"I don't know if I'll have enough corn to keep me going every day of the week or not," Alsum said. "It's going to depend on the weather. Right now it's a little sketchy looking."

In northeastern Iowa, Daquan Campbell, market manager for the Waterloo Urban Farmers Market, said many area farmers are in a similar situation and it has kept about a third of fresh produce growers from selling produce. The market still has plenty of baked goods and crafts, but customers shouldn't expect to find asparagus or spring onions, which typically would be available this time of year.

"Customers are probably expecting a little bit more," Campbell said. "We've been trying to educate them about the farmers and how the weather is dictating what's available right now."

Weather woes cause American corn farmers to throw in the towel

Weather woes cause American corn farmers to throw in the towel In the nation’s 18 major corn-producing states, there has been one refrain for the past few weeks: To plant or not to plant? There comes a point of no return, where the cost of planting outweighs potential remuneration, where yields dwindle and there just may not be enough days for plants to mature before a hard frost. For many American corn farmers, that point is now. On Monday, the U.S. Department of Agriculture reported that domestic plantings were at 92 percent of farmers’ total intended acreage, the slowest pace in more than 40 years.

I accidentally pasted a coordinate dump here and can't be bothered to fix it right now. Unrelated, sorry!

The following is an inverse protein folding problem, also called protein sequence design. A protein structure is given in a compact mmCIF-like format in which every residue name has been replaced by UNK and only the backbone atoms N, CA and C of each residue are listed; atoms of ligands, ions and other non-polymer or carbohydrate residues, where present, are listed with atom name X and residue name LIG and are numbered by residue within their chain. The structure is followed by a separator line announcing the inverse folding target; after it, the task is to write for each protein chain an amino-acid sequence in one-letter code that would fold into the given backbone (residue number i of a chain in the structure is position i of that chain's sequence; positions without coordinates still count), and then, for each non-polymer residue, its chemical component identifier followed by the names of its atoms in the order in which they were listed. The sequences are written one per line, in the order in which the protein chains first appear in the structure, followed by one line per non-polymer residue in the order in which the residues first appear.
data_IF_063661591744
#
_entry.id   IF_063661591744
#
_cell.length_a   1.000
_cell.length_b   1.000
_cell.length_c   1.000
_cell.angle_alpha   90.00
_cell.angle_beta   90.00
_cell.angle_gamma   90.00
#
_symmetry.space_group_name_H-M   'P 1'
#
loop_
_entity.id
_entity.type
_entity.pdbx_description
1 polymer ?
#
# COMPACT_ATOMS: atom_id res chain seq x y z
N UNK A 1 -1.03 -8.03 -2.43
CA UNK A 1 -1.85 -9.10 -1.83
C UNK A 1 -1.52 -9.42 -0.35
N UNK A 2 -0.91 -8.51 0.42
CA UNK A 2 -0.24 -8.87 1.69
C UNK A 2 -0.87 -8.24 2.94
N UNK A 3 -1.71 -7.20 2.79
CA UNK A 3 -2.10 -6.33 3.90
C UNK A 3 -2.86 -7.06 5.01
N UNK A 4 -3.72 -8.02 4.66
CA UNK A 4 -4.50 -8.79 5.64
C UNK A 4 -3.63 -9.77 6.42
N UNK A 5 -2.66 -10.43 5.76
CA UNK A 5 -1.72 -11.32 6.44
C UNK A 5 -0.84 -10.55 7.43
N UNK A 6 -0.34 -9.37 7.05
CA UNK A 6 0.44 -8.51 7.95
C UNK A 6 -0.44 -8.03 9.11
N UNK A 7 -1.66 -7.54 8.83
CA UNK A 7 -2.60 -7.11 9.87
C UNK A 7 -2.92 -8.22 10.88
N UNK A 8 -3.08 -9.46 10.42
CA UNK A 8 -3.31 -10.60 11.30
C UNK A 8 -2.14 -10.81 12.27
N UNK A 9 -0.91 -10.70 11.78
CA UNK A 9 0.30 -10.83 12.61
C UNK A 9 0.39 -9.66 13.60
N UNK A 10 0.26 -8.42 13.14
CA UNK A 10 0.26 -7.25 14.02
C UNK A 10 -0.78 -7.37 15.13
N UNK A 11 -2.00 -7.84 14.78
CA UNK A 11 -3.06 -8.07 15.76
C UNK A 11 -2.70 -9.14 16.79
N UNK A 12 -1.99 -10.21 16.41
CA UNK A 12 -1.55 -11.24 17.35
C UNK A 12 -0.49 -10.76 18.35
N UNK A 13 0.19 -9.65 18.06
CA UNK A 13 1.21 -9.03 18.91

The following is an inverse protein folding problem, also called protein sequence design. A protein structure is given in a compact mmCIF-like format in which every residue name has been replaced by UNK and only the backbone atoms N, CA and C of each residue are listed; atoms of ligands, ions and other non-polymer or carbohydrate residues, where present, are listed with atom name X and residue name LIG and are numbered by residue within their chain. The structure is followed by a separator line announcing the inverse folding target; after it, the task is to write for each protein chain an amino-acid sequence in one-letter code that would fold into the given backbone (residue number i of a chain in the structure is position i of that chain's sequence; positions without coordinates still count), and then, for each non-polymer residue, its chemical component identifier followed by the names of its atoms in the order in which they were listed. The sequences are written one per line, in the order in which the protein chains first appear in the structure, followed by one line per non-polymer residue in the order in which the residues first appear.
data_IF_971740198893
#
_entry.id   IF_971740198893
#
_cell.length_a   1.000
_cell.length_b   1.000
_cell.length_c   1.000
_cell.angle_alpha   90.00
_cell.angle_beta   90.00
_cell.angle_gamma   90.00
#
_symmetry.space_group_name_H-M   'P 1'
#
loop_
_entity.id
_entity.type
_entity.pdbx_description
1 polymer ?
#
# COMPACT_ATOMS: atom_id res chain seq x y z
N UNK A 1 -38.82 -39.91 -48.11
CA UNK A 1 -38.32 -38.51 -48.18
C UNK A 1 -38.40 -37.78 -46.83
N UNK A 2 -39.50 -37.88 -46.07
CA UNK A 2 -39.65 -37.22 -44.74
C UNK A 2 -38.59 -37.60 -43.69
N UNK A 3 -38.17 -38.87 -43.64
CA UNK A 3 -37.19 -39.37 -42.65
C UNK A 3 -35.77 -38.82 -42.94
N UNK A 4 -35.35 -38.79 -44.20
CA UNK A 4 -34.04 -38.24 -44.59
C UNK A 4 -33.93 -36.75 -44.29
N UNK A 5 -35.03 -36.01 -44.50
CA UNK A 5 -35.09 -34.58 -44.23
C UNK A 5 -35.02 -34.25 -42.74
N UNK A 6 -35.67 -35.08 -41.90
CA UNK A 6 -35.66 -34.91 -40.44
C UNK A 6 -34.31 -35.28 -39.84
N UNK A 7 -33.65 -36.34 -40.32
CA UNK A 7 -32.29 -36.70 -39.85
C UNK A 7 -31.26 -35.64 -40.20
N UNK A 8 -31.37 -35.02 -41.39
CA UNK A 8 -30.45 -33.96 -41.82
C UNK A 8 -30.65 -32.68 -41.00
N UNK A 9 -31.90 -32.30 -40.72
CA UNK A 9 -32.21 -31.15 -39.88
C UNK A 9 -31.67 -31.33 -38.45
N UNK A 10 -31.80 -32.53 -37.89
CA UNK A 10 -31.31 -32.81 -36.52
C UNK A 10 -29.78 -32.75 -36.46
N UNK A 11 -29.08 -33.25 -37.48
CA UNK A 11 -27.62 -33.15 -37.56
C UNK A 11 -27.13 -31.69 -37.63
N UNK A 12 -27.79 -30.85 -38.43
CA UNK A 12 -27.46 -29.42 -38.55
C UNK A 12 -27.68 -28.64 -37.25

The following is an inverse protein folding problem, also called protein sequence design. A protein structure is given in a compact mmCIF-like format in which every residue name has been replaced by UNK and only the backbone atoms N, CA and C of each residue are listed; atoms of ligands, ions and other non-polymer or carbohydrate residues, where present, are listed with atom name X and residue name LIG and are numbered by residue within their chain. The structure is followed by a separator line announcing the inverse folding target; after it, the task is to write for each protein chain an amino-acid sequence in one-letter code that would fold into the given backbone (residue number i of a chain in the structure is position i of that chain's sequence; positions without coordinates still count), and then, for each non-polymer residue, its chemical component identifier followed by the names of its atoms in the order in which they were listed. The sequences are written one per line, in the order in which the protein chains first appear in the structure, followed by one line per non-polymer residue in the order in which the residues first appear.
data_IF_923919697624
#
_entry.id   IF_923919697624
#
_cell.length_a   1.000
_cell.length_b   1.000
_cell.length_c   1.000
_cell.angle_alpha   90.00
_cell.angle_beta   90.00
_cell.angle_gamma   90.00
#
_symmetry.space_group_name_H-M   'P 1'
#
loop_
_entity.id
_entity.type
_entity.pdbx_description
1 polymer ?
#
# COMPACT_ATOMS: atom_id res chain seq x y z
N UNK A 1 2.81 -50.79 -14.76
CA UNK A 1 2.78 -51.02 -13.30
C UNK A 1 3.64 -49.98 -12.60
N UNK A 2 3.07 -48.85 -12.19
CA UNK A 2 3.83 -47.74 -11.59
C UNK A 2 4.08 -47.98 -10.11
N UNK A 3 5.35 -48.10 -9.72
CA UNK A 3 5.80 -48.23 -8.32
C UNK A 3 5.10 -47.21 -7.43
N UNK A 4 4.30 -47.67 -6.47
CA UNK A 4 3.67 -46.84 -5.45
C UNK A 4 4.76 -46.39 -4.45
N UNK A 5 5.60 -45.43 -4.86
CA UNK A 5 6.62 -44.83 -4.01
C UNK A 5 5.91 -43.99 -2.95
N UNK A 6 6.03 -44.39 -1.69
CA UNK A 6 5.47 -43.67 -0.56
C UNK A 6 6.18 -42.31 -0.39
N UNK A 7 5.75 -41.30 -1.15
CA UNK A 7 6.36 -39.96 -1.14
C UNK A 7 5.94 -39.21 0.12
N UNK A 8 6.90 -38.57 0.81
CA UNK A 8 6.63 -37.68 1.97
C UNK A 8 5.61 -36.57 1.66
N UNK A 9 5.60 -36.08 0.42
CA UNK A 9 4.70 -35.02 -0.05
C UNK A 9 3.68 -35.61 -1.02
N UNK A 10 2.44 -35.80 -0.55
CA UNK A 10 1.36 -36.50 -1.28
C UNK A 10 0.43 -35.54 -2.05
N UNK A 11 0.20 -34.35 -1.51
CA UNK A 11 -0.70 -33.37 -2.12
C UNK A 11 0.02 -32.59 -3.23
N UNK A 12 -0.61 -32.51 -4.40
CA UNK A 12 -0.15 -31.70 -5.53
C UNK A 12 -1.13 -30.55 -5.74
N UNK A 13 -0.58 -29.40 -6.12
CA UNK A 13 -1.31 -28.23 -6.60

Farmers have been pushing the state's Agriculture Department to change the formula, pointing to the many dairy farms that are barely breaking even, have With most California pastures crackled dry, the government lessened the grazing requirement to 90 days, but farmers are still struggling to meet that.

DW visited with farmers struggling to cope. Joe Aistrup, a professor at Kansas State University, said the current situation leaves farmers high and dry "both in terms of the weather and in terms of relief Farmers like Dale Mauch in Colorado have little choice but to hunker down and pray for rain .

In Minnesota, apple growers were more concerned about the cold temperatures than the persistent rain, said Ross Nelson, who owns Nelson's Apple Farm, about 40 miles (64 kilometers) south of Minneapolis-St. Paul. Nelson said trees in his orchard bloomed about a week late, setting back his crop just a bit, but that growers in other parts of the state have had trouble with Honeycrisp and Haralson varieties.

Nelson, who has been growing apples since 1974, said he's glad federal programs help growers of commodity crops and that he has never minded that he doesn't benefit from such support.

"We know we're pretty independent of the government and we're not looking for government assistance," he said.

Why the difference between crops?

Chad Hart, an Iowa State University economist, said the reason giant crops such as corn and soybeans have been treated differently is because they're so important to the national economy. There isn't a replacement for such crops and a shortage would be painful, particularly to the livestock industry.

"There are only so many things you can feed to our livestock and keep the meat production going," he said.

___

Follow Scott McFetridge on Twitter: https://twitter.com/smcfetridge

This robot ‘duck’ could help Japanese rice farmers keep paddy fields clear of weeds.
Robot duck, doo doo doo doo doo doo

—   Share news in the SOC. Networks

Topical videos:

usr: 3
This is interesting!